I’ve been following a trading strategy that uses OCO orders for some time now – it’s a great trick to save you from screen time, and also to spare yourself some of the rollercoaster emotions that come with trading.
I’ll be bringing you more details on this specific system next week, but thought it would be worth giving you a heads-up now.
How OCOs work, and why you should know how to use them
Amongst the jargon that traders like to use are all the different types of “order” that are available through most brokers.
An “order” is nothing more than an instruction to your broker to open or close a trade on your behalf at a specific price.
When the market reaches the level you’ve specified, that “order” is “filled” or “triggered” for you automatically (you don’t need to do anything).
But understanding types of order and how you can use them is a critical part of your trading education – they allow you to plan and (more importantly) to stick to that plan. With orders, you should get into and out of your trades exactly where you’re meant to – there’s no dithering over BUY or SELL buttons, wonder whether you should take the plunge or not!
Your basic order types
The most basic type of order is a Market Order – this is just buying or selling at current market price. This is nothing more than simply hitting the BUY or SELL button.
However, Limit Orders and Stop Orders are a little more involved – they require you to set the price that you’d like to be filled at.
A Limit Order is an instruction to close out all or part of a position when the price moves into a more favourable position, so you’ll be opening a SELL above the current market level, or opening a BUY below the current market level.
A Stop Order is slightly different – in this case you’re instructing your broker to either buy above the current market level or to sell below that level (at a price specified by you). Therefore, you’re looking to place an order at a less favourable price.
Most brokers will automatically set your stop and limit orders on an open position to cancel out if one is hit. So, let’s say that you’ve bought the FTSE at 5800 with a profit order at 5850 and a stop order at 5750 – if your profit order is hit, the stop order will be automatically cancelled. Likewise, is the stop order is hit, the profit order will be cancelled.
The type of order I want to look at today works in much the same way …
OCO stands for “one cancels the other”. The way an OCO order works is that if you have two orders in the market, you can link them so that if one of them is executed, the other is automatically cancelled.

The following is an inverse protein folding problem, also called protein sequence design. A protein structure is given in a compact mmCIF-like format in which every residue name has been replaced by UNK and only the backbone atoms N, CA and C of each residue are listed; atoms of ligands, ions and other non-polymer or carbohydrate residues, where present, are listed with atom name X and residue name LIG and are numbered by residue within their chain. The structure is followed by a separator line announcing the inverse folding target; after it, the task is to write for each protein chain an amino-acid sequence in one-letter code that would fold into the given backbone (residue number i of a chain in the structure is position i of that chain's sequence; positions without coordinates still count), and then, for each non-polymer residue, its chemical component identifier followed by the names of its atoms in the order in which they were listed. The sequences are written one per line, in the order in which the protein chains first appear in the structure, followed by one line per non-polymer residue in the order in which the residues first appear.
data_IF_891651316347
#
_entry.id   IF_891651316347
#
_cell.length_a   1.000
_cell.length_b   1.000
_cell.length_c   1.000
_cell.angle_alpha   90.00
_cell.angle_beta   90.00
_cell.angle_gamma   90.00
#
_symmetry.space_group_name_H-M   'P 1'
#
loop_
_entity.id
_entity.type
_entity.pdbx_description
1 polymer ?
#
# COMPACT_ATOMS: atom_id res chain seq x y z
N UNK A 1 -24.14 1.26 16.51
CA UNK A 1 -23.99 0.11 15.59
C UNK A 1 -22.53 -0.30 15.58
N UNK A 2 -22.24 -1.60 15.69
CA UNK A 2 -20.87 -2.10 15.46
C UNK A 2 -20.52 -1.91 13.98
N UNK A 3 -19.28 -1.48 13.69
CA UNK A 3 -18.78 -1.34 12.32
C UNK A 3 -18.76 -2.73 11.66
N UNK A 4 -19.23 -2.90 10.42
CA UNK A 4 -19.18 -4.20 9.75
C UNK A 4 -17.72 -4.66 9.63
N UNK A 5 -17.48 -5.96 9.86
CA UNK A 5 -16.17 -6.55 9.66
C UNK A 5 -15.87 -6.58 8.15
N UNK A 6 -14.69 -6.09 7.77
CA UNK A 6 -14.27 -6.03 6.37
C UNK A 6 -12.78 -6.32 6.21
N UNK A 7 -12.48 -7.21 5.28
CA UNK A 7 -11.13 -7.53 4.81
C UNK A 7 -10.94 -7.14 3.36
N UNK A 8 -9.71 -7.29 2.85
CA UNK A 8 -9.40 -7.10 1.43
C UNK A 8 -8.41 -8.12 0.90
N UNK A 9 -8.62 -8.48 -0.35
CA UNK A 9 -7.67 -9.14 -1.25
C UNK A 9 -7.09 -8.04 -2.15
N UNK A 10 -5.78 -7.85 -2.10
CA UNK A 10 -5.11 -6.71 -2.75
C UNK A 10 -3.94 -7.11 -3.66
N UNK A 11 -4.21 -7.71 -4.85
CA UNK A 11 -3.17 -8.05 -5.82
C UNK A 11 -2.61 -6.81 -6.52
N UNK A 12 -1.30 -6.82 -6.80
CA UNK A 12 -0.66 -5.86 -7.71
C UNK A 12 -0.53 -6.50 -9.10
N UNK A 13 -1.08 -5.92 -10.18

So, why is this type of order so useful?
OCO trading techniques
First, let’s look at some of the ways in which traders use OCO orders …
One of the traditional ways in which traders have used OCO orders was around high-impact new releases and economic announcements. When these bits of news come out, we know that the market is going to make a big move, but don’t know which direction it’ll go in.
Therefore, traders will use an OCO order to enter either long or short – so, when the market makes its move, the trader can be confident to be in, one way or the other.
In theory, this is a great trade idea. But trading any economic data has always been problematic because of the sheer speed and size of these movements, meaning that we’ll often not get in or out at the prices that we want (despite our cleverly arranged orders).
Another, more manageable, way to use OCOs is when the price has been stuck in a range, and you want to be ready to profit when it breaks out of that pattern …
In this chart, we can see that the price has been stuck in a sideways pattern, bouncing between an upper and lower level. Eventually, the price will break out of this pattern, and often this kind of breakout is followed by a significant move.
So, we can set up a SELL order to open if the price moves down, and a BUY order to open if the price moves up. This way we can profit from the move as soon as it happens – no dithering and no missing the best price.
This is what happens …
The benefits of OCO orders
Using OCO orders is a good way to semi-automate your trading.
I’m not talking about handing over the reins to some forex robot or anything – just freeing up your time, and taking some of the stress out of the process.
It means that you take the emotion out of decision-making – the trade is opened/cancelled for you. So you’re not wasting time watching your screens, and you’re not wondering “shall I?” … “shan’t I?”